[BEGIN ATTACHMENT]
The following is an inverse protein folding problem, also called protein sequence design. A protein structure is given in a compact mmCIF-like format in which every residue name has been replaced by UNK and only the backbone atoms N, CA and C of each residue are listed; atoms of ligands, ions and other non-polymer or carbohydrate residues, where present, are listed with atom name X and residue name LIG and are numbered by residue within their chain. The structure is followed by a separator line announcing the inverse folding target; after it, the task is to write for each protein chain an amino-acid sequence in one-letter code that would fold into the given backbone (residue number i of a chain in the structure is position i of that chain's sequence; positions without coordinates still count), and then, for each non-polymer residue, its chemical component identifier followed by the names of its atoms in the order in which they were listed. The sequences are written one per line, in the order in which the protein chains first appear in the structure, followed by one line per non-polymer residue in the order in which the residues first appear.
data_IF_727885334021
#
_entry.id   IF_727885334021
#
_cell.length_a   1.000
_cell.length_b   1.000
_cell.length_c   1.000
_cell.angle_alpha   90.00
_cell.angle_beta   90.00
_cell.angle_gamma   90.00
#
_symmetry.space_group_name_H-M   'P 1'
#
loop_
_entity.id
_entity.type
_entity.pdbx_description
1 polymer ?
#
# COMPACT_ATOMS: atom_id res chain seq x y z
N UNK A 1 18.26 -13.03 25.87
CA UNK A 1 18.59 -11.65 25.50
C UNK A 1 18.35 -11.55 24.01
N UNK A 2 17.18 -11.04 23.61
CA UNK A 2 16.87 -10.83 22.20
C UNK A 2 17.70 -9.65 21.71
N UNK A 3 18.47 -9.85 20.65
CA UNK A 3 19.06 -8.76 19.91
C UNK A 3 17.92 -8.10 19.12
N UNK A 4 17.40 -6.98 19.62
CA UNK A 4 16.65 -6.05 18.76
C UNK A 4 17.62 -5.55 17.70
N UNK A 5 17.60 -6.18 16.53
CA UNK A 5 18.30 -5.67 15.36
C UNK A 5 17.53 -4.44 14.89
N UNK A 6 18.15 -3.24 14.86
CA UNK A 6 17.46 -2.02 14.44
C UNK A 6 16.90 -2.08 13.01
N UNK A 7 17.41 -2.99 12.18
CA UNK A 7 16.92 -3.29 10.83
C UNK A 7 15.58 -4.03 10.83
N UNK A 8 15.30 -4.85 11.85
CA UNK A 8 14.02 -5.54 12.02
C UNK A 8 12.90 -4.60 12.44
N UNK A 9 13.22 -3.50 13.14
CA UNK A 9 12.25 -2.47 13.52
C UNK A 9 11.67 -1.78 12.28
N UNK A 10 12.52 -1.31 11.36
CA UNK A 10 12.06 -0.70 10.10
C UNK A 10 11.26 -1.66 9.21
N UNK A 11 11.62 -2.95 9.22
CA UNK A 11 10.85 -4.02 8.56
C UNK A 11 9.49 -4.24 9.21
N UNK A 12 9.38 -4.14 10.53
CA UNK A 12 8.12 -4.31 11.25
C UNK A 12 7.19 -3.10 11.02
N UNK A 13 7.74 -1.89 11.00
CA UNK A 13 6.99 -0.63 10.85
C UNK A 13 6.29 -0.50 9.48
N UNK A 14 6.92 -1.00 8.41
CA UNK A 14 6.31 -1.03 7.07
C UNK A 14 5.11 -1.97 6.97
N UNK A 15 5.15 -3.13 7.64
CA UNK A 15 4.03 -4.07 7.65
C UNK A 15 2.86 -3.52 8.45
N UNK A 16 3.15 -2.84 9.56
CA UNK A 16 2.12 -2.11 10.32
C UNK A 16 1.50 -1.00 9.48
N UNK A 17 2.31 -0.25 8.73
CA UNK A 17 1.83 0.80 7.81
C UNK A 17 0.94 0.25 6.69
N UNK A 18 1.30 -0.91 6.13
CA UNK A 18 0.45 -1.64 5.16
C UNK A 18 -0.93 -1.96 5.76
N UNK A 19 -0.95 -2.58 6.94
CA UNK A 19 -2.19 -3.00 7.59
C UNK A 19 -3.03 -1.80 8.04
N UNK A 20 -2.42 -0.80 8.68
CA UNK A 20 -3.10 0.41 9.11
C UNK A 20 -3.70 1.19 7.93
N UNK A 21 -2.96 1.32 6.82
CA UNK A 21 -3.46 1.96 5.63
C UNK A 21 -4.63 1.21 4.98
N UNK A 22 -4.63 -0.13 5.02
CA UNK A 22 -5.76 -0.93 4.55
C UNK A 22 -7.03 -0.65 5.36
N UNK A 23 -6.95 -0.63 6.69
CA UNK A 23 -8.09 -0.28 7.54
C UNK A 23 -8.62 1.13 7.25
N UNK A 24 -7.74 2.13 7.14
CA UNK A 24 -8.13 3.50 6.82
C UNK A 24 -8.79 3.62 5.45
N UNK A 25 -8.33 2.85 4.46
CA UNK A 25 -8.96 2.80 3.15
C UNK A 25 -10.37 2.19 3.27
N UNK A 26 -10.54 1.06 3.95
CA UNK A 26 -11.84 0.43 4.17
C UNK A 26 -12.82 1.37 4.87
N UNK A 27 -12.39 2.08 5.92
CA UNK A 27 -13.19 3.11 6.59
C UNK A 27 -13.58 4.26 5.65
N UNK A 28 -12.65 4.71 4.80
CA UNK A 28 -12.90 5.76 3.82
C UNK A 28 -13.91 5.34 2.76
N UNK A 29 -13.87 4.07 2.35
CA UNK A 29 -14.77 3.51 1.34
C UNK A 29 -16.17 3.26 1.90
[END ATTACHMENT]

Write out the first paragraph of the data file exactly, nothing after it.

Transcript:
The following is an inverse protein folding problem, also called protein sequence design. A protein structure is given in a compact mmCIF-like format in which every residue name has been replaced by UNK and only the backbone atoms N, CA and C of each residue are listed; atoms of ligands, ions and other non-polymer or carbohydrate residues, where present, are listed with atom name X and residue name LIG and are numbered by residue within their chain. The structure is followed by a separator line announcing the inverse folding target; after it, the task is to write for each protein chain an amino-acid sequence in one-letter code that would fold into the given backbone (residue number i of a chain in the structure is position i of that chain's sequence; positions without coordinates still count), and then, for each non-polymer residue, its chemical component identifier followed by the names of its atoms in the order in which they were listed. The sequences are written one per line, in the order in which the protein chains first appear in the structure, followed by one line per non-polymer residue in the order in which the residues first appear.